Mathematical Modelling of the Blood Circulatory System

Human blood cells with one red cell in front.
Human red blood cells.

Blood vessels form one of the most complicated and important systems in the human body, the circulatory system. It is exposed to various risks and is poorly amenable to medical treatment. The mathematical modelling of blood transport in arteries, veins, capillaries and other blood vessels is a classical problem which is still very relevant today.

We are interested in modelling the whole circulatory system, taking into account not just the blood vessels themselves, whose walls consist of several layers of anisotropic material, but also the interaction of the vessels with both the surrounding muscle material and the blood flow within.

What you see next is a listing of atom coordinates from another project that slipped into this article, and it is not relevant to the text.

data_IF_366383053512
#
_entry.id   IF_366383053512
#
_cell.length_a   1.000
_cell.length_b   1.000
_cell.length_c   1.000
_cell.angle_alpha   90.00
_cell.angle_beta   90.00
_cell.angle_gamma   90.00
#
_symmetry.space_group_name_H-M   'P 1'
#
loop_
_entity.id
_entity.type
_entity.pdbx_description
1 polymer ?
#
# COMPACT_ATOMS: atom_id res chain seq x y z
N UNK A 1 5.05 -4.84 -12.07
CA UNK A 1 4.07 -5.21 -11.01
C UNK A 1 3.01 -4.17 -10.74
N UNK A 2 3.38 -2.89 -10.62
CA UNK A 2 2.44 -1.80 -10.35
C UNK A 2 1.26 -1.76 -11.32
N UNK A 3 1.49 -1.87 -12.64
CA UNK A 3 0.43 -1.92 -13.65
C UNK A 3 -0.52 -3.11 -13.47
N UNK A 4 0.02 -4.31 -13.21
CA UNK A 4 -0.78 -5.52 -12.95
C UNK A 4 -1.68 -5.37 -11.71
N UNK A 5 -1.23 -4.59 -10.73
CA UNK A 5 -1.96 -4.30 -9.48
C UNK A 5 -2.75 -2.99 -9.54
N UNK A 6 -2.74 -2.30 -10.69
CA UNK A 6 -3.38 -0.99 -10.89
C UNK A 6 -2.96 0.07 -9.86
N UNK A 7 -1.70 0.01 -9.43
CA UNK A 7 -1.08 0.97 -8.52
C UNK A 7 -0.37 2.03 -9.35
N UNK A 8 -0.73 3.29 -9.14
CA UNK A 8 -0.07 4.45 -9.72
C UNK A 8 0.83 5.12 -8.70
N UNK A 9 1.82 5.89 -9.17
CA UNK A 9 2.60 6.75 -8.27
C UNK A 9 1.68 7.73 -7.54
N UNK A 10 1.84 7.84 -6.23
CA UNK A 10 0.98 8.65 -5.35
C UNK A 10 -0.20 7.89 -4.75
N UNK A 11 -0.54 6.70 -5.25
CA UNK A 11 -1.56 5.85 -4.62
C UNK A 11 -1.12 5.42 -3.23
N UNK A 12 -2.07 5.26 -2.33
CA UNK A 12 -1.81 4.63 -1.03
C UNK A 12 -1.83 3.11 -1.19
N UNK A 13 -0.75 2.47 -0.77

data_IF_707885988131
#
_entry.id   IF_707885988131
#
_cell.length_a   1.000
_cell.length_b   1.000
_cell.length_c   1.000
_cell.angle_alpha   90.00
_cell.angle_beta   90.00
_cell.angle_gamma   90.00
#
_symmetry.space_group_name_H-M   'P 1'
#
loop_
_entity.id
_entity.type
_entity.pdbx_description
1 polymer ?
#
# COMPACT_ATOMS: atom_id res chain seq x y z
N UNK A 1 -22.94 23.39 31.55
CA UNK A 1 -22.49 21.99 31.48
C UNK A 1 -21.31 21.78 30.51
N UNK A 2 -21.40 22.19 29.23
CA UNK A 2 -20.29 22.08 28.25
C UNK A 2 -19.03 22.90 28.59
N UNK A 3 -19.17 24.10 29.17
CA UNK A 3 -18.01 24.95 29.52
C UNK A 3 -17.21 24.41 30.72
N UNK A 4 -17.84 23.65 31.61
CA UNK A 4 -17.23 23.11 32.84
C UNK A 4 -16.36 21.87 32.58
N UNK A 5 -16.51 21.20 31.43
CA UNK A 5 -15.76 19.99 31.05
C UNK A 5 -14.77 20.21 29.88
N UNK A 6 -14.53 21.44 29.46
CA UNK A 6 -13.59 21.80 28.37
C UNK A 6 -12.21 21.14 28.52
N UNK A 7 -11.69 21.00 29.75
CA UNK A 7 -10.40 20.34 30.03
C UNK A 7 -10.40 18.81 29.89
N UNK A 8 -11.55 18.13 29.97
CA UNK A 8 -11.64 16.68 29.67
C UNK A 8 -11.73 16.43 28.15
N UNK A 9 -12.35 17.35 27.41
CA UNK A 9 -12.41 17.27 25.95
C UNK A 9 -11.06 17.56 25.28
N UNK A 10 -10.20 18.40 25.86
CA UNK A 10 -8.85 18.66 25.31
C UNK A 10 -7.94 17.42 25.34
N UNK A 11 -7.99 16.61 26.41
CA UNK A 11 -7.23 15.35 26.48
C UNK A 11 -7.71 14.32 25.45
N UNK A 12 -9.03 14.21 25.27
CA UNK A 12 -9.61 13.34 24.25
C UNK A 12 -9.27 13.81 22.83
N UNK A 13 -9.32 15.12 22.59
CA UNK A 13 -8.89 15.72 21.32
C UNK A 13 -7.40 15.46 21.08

One-dimension model for the whole circulatory system

During the past 30 years, considerable progress has been made in developing various asymptotic methods for problems in elasticity theory and hydrodynamics. These include the method of dimension-reduction, which replaces a higher-dimensional model by another one of lower dimension. Another group of methods concerns so-called singular perturbed domains, which often involve the interaction of models of different limit dimensions in applications.

One of the main goals of our project is to bring these modern asymptotic methods to bear on the modelling of the circulatory system with the aim of proposing a one-dimension model for the whole circulatory system which takes into account elastic properties of vessels and their interaction with surrounding muscle material.

This project is a collaboration between the division of Mathematics and Applied Mathematics (MTM) at the Department of Mathematics (MAI), and the division of Applied Thermodynamics and Fluid Mechanics (MVS) at the Department of Management and Engineering (IEI).


List of publications

ContactShow/Hide content

StaffShow/Hide content

Departments involved in this projectShow/Hide content